PALM DESERT, Calif. – “All these practice strokes with a putter,” says a stern Dave Stockton, referring to most golfers, pro and amateur. “You’ve got to be kidding me. No golfer needs a practice stroke.”
To say Stockton is opinionated is to say political muckraker Rush Limbaugh talks loudly. From the beginning, it is an obvious understatement.
Here at Stone Eagle Golf Club, the Coachella Valley stretches out in front of us. The Santa Rosa mountain range is magnificent in its autumn earth tones.
I’ve said it before and I’ll say it again: Stone Eagle, designed by Tom Doak, is one of the four or five most beautiful golf courses in the world. The panoramas are stunning.
Stockton is here not because he is a two-time PGA champion or because he won 10 times on the PGA Tour and 14 times on the Champions Tour. He is here because of these mountains and the animals that live on them.
Now 68, Stockton has emerged as a major benefactor for the endangered Peninsular bighorn sheep. He has helped raise millions of dollars for protection of the sheep. He is executive vice president of the Bighorn Institute, which has successfully introduced captive-reared yearling rams back into the mountainous sheep habitat around Palm Springs, Calif.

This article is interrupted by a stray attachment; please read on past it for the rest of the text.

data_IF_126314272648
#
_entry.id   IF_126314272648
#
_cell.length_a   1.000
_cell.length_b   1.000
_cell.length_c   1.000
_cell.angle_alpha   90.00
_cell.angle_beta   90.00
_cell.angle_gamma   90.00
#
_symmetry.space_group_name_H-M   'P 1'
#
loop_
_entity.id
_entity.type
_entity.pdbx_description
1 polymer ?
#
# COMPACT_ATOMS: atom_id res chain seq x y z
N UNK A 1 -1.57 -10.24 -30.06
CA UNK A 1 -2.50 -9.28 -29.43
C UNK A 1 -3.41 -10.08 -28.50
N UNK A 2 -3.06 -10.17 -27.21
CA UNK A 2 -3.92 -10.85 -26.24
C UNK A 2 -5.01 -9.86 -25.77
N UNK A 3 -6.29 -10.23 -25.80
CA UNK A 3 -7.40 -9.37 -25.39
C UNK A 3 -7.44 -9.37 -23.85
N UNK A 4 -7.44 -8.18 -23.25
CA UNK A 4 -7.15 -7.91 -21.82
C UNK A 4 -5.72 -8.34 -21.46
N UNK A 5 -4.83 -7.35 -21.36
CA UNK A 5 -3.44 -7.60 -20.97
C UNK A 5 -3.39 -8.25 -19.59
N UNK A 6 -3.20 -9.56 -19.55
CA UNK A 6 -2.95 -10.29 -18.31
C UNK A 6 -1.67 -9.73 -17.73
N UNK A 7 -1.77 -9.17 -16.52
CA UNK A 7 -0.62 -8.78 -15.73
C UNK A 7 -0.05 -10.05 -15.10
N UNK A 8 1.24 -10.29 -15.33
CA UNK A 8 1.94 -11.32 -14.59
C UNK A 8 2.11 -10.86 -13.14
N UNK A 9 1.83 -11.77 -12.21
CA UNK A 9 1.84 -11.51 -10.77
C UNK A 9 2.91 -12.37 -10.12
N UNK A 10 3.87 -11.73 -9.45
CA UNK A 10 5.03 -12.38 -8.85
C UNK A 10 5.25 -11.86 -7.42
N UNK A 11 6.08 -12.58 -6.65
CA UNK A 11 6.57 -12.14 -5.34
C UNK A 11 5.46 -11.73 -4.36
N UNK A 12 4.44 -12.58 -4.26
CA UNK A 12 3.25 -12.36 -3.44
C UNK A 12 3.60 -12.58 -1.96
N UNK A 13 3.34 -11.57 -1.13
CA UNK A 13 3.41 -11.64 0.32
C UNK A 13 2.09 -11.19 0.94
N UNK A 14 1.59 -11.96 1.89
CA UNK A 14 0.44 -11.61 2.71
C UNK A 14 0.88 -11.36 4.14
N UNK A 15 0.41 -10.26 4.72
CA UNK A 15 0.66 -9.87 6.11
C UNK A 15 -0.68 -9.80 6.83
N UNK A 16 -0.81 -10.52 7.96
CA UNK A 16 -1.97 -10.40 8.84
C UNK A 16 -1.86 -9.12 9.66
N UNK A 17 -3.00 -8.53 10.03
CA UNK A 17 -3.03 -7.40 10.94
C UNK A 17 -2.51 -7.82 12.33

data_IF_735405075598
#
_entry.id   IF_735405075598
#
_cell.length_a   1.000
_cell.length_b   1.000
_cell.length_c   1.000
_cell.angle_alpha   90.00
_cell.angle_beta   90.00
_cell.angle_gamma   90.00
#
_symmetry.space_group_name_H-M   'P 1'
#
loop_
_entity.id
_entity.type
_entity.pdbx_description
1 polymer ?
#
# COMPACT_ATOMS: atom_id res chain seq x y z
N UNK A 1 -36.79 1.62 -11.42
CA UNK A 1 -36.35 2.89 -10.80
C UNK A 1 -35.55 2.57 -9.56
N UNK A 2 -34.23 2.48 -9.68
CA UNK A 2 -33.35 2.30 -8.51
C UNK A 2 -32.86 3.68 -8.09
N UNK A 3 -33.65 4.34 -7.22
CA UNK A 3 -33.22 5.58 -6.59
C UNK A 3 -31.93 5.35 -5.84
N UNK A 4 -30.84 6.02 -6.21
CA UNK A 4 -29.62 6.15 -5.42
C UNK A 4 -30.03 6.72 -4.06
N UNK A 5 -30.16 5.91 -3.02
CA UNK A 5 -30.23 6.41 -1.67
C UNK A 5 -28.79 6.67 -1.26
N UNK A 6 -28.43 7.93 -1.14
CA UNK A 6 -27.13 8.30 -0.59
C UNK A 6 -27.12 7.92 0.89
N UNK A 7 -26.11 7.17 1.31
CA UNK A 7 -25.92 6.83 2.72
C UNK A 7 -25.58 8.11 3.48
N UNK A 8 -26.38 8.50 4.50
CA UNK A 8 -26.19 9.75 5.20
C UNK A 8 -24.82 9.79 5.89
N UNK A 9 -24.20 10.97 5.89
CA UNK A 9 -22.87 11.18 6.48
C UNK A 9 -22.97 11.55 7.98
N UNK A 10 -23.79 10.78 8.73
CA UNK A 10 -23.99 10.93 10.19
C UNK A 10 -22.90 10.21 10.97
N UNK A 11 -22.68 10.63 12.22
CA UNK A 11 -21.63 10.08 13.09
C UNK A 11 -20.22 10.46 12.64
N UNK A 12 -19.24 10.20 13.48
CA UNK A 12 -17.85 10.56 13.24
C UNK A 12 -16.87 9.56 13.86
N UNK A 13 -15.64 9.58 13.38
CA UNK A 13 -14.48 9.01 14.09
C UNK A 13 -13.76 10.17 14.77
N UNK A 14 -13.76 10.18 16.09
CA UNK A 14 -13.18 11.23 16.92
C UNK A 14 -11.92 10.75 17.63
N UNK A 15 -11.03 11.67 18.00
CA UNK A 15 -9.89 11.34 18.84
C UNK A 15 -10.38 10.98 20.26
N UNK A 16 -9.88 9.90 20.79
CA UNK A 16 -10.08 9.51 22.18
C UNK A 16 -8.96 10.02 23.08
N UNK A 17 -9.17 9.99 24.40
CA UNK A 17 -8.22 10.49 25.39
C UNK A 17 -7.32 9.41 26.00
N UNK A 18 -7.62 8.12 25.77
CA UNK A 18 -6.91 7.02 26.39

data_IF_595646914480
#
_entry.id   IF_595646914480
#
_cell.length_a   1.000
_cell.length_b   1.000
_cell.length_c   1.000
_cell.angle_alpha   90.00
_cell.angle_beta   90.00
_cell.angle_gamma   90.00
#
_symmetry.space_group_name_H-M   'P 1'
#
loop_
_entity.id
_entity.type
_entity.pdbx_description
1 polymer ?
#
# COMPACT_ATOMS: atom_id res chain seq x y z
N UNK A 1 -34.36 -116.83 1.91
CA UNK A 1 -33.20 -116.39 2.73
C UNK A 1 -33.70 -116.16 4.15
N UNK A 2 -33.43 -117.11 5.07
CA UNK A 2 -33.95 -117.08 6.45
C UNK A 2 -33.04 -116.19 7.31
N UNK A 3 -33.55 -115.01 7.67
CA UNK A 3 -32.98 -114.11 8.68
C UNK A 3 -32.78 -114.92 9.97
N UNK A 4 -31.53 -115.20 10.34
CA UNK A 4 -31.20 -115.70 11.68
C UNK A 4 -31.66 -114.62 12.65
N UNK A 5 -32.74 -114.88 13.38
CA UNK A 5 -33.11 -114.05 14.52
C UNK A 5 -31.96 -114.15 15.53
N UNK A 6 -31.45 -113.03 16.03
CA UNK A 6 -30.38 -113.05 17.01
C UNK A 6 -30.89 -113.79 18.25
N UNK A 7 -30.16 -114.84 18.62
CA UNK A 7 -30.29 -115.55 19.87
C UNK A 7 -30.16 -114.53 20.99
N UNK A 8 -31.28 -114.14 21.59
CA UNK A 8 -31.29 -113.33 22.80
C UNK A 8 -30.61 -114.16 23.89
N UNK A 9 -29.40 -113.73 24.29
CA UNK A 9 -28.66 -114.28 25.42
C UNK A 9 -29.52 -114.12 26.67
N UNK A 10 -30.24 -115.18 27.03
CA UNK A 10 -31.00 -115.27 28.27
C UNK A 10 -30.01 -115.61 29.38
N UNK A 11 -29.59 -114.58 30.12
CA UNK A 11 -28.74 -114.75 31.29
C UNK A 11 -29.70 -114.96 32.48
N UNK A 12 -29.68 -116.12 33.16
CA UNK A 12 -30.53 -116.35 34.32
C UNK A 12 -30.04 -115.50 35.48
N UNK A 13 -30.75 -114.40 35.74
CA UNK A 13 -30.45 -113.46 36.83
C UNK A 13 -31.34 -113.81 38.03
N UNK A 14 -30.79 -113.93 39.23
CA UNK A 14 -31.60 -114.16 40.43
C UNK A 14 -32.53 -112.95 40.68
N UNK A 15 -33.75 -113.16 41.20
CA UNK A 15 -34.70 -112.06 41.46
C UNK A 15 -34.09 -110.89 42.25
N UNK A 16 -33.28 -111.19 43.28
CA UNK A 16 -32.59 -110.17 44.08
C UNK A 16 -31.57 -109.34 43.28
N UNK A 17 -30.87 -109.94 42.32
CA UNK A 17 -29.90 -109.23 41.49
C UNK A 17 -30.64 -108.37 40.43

On this day, at an outing to benefit the Bighorn Institute, Stockton conducts an extensive putting clinic and then stands behind the 12th green for more than five hours while golfers come through. He putts for each group in the scramble format, and he gives personal putting tips to many of the players.
As if that weren’t enough, he stays for food and conversation. It is almost a 12-hour day devoted to the preservation of bighorn sheep. Pretty good for a guy coming off rotator cuff shoulder surgery in September.
“I was introduced to helping the sheep by President (Gerald) Ford,” Stockton relates. “Ever since, I’ve been doing whatever I can. It’s been about 20 years. If you get a chance to do something important, my belief is that you should do it.”
There is more than a little irony here, because Stockton is a hunting and fishing fanatic. This time of year, he religiously hunts ducks and geese two days a week in an area south of Palm Springs called the Salton Sea.
“I’ve hunted all my life,” Stockton said. “My dad took me duck hunting when I was 10. I follow the rules. If something is endangered or in trouble, I try to help.”
And help he has, whether it is bighorn sheep or Phil Mickelson or Michelle Wie. Stockton’s profile has been raised significantly because of short-game advice he has given recently to Mickelson and Wie.
A man walks up and raises his voice in praise: “Dave, this is a great thing you are doing.”
Stockton is grateful, but is not comfortable with such public recognition. He wants the spotlight to shine on the sheep and the Bighorn Institute, so he deflects the tribute by telling a story.
“I kept Al Geiberger’s scorecard when he shot 59,” Stockton says of the record-breaking round in the 1977 Danny Thomas Memphis Classic. “I shot 77.
“Afterwards, a woman came up to me and said, ‘This must be one of the greatest days of your life.’ I wanted to kill her. I’m a two-time major champion, and I just played with a guy who beat me by 18 shots. Try that sometime.”